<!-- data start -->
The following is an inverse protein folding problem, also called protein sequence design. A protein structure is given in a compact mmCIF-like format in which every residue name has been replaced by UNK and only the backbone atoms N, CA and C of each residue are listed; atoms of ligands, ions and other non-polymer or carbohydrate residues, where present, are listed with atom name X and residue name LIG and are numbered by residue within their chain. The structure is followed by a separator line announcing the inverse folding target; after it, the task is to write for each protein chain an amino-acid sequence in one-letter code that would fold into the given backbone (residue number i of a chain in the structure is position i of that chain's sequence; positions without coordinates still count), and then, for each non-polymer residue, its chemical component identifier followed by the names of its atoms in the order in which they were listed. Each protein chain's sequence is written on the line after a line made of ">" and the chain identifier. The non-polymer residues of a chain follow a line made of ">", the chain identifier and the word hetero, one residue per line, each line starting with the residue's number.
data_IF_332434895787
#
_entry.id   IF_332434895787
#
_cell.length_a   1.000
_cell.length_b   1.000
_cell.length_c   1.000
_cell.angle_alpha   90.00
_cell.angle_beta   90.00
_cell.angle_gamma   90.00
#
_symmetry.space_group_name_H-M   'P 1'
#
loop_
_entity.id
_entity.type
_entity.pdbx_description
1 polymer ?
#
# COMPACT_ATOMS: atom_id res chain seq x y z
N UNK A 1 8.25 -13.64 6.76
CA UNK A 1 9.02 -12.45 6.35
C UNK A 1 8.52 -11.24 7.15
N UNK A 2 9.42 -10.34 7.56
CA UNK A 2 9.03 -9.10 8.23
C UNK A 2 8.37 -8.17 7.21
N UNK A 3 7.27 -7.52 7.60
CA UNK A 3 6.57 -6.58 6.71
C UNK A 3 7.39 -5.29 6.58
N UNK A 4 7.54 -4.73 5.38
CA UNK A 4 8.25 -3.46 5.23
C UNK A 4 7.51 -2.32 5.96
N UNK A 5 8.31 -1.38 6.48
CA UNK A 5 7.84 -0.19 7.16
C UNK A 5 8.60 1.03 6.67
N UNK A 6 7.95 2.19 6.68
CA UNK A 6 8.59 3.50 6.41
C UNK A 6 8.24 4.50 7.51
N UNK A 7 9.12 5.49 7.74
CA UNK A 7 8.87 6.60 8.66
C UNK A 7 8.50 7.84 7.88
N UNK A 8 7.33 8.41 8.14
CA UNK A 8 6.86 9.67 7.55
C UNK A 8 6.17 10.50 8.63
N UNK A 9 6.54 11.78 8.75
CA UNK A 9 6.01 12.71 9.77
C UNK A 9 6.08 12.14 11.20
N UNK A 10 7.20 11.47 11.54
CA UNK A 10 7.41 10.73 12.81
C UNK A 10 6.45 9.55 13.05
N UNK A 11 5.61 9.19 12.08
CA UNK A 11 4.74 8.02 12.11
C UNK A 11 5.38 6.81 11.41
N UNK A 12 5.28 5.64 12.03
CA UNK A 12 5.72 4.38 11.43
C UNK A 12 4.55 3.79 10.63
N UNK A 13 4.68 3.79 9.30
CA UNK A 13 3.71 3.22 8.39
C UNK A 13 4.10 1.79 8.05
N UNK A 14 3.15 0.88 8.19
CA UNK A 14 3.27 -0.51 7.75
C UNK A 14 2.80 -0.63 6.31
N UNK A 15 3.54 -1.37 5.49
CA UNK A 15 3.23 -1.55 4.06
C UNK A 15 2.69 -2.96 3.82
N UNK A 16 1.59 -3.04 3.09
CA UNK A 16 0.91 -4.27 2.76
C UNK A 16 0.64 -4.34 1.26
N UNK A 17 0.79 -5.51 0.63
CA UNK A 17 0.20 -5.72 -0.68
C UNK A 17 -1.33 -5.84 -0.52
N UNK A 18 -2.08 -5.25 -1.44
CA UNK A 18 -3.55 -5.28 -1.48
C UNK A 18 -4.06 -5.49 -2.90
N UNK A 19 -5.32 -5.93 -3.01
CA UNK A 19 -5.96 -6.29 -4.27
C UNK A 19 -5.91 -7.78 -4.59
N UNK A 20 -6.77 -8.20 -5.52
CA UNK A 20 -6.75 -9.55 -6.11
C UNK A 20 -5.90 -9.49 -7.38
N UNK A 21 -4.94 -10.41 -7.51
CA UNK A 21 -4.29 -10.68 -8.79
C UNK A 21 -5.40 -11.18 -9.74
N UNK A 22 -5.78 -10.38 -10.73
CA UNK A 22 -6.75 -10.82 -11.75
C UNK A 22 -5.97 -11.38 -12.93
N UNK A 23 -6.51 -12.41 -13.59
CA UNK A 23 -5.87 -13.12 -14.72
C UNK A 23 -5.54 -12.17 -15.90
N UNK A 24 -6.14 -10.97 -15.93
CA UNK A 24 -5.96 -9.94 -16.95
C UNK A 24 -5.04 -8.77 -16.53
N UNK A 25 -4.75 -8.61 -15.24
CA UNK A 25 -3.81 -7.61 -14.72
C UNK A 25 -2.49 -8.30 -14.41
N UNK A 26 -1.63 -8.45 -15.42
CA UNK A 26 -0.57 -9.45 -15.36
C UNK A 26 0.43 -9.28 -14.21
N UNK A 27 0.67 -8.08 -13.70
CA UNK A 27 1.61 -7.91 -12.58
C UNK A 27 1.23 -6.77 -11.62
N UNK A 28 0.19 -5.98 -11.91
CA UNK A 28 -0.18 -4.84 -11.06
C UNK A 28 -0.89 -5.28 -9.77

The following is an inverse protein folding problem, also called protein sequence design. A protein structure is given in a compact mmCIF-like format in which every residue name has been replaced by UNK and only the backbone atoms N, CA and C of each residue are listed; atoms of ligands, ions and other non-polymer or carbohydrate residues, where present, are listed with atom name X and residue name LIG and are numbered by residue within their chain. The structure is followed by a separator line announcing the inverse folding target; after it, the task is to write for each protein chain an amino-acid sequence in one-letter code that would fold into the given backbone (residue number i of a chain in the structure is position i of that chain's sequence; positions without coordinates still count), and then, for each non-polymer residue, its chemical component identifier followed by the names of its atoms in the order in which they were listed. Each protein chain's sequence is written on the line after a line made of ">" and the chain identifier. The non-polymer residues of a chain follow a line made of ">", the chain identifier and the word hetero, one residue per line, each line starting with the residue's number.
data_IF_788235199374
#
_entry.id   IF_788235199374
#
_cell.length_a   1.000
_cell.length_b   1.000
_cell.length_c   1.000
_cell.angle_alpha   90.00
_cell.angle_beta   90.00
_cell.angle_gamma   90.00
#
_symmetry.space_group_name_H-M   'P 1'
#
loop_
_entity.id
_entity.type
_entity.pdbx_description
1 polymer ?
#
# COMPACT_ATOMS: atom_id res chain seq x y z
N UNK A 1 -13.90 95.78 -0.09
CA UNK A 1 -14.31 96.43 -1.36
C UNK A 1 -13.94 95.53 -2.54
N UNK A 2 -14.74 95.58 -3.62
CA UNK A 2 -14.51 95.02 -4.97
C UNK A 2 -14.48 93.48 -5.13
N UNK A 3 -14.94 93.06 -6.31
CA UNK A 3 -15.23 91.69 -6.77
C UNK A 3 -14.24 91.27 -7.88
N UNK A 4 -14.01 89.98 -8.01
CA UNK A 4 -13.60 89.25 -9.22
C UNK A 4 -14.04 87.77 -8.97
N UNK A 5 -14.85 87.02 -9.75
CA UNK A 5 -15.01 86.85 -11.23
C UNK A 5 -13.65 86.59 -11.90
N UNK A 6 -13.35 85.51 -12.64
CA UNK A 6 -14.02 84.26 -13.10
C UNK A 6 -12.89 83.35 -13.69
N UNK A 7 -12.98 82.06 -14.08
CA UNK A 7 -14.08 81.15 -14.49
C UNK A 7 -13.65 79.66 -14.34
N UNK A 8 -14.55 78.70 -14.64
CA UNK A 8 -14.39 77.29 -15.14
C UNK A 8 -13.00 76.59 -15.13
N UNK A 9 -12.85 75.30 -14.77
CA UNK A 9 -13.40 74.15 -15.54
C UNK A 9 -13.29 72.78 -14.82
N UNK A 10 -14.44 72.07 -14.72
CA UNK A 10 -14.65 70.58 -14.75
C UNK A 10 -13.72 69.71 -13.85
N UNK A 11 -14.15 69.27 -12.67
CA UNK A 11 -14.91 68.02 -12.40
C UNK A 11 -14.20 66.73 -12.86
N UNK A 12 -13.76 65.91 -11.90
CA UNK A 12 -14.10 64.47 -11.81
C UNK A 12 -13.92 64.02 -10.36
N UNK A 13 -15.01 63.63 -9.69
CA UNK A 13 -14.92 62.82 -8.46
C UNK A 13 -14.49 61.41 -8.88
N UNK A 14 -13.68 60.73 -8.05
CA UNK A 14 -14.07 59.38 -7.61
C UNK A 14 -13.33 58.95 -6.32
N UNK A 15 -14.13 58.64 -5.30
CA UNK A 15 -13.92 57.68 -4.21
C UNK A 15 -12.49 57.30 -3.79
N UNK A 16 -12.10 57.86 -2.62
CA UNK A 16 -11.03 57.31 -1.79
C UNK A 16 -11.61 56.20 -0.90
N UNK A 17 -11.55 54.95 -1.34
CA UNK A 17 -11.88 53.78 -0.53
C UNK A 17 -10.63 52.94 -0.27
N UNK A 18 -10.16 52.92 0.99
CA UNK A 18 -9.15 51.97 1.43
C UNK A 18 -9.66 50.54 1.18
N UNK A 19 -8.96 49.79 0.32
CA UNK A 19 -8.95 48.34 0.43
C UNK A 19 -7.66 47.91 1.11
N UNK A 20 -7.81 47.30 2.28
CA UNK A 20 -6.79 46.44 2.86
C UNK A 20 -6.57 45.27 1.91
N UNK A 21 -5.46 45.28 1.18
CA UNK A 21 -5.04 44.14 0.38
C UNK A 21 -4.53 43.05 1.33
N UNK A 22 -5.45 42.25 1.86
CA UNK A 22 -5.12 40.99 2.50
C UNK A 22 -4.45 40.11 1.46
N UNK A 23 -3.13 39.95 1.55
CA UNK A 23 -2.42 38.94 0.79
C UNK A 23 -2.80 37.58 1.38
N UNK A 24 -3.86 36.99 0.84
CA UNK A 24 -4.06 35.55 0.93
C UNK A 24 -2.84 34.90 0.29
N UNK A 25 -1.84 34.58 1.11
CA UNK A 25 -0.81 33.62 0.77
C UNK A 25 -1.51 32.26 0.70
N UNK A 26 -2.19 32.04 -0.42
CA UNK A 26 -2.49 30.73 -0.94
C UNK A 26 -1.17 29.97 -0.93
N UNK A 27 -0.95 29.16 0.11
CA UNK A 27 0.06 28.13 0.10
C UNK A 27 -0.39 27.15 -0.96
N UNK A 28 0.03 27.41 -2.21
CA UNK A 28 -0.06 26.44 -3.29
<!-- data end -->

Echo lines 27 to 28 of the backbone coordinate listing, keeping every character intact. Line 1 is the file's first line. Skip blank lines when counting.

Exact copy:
C UNK A 2 8.37 -8.17 7.21
N UNK A 3 7.27 -7.52 7.60